For small business owners, there are few things as important as building your network. It doesn’t matter if you’re launching a new business, looking for investors for your startup, or trying to build buzz around a new product or service; the more business relationships you have, the easier it can be to effectively build, manage, and grow your company.
There are plenty of ways to build your network. But one way to connect with other business professionals and make the connections you need to take your small business to the next level? Business networking groups.
Networking organizations can plug you into a network of other business owners and business professionals—which can lead to everything from business referrals to mentoring to partnership opportunities.
But what, exactly, are professional networking groups? What different groups are available? And are these networking organizations the right fit for you and your business?
What Are Business Networking Groups?
Business networking groups are organizations that aim to bring together business people. These groups typically offer a variety of networking opportunities to build your business, including in-person business networking events (like conferences), online networking events (like webinars), educational events (like lunch and learns), and more targeted networking opportunities (like events specifically for young professionals or small business networking).
While many business networking groups focus on fostering local connections (which offers a huge value to local business owners), many organizations have a national or international focus, which can help you build business connections around the country—or even around the world.
The Top 6 Types of Business Networking Groups
There are a variety of business types—and, as such, there are a variety of business networking groups.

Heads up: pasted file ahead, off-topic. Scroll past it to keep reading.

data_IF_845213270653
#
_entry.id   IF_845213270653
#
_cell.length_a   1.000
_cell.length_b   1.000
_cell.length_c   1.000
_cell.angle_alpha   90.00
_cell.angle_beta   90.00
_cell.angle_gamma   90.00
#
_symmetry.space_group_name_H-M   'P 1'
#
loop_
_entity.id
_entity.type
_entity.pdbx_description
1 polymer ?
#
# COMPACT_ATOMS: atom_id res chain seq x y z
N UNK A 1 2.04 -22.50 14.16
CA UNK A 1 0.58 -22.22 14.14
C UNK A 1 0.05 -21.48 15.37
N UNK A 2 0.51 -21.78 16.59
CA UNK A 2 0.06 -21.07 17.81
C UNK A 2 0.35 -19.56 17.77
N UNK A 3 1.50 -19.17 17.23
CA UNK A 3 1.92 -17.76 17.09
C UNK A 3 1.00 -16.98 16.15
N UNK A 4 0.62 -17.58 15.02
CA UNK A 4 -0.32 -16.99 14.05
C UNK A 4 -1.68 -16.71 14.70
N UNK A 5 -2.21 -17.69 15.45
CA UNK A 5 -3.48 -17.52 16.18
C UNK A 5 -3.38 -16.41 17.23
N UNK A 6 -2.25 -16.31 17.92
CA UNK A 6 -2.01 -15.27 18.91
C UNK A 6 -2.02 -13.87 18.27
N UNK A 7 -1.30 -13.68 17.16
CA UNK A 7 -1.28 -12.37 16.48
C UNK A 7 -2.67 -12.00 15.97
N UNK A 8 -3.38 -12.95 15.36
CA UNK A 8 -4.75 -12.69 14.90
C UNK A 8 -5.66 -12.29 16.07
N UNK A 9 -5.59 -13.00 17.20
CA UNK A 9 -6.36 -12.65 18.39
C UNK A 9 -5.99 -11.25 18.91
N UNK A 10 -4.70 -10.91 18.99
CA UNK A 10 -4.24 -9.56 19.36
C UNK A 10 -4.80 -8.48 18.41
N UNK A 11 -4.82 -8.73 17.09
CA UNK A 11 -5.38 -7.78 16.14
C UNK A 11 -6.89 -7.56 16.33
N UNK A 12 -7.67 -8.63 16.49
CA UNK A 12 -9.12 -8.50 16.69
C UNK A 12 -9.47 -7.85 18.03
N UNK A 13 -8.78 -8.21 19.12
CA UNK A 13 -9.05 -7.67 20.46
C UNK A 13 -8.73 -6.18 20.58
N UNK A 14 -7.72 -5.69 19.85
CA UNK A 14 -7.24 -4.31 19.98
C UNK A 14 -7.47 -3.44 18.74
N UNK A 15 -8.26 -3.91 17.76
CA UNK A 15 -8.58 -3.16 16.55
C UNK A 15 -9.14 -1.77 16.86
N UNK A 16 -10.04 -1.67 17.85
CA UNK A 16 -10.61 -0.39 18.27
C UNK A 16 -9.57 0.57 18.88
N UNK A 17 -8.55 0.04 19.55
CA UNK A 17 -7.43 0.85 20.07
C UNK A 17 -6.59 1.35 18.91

Some of the different types of business networking groups include:
- Business referral groups. Some networking groups are all about driving business for the participants. Business referral groups bring together professionals and business owners in order to build relationships and refer new business to each other.
- Service-based groups. On the flip side, other business networking groups are less about advancing businesses and more about advancing local communities. Service-based groups like Rotary International bring people together in local chapters—including professionals and business owners—for volunteer and community projects.
- Mentorship groups. Some business networking groups specifically bring together new and more seasoned business owners for learning and mentorship opportunities.
- Mastermind groups. Masterminds are business networking groups that bring together like-minded professionals for learning and growth opportunities. While masterminds certainly offer opportunities to build your network, they are typically smaller, more focused, and more goal-oriented than other networking groups.
- Large-scale business networking organizations. Many business networking organizations are focused on building local connections. But in addition to providing local networking opportunities, many other groups have a wider scope—like Business Networking International (BNI), a referral networking organization with over 10,000 global chapters and 275,000 members around the world.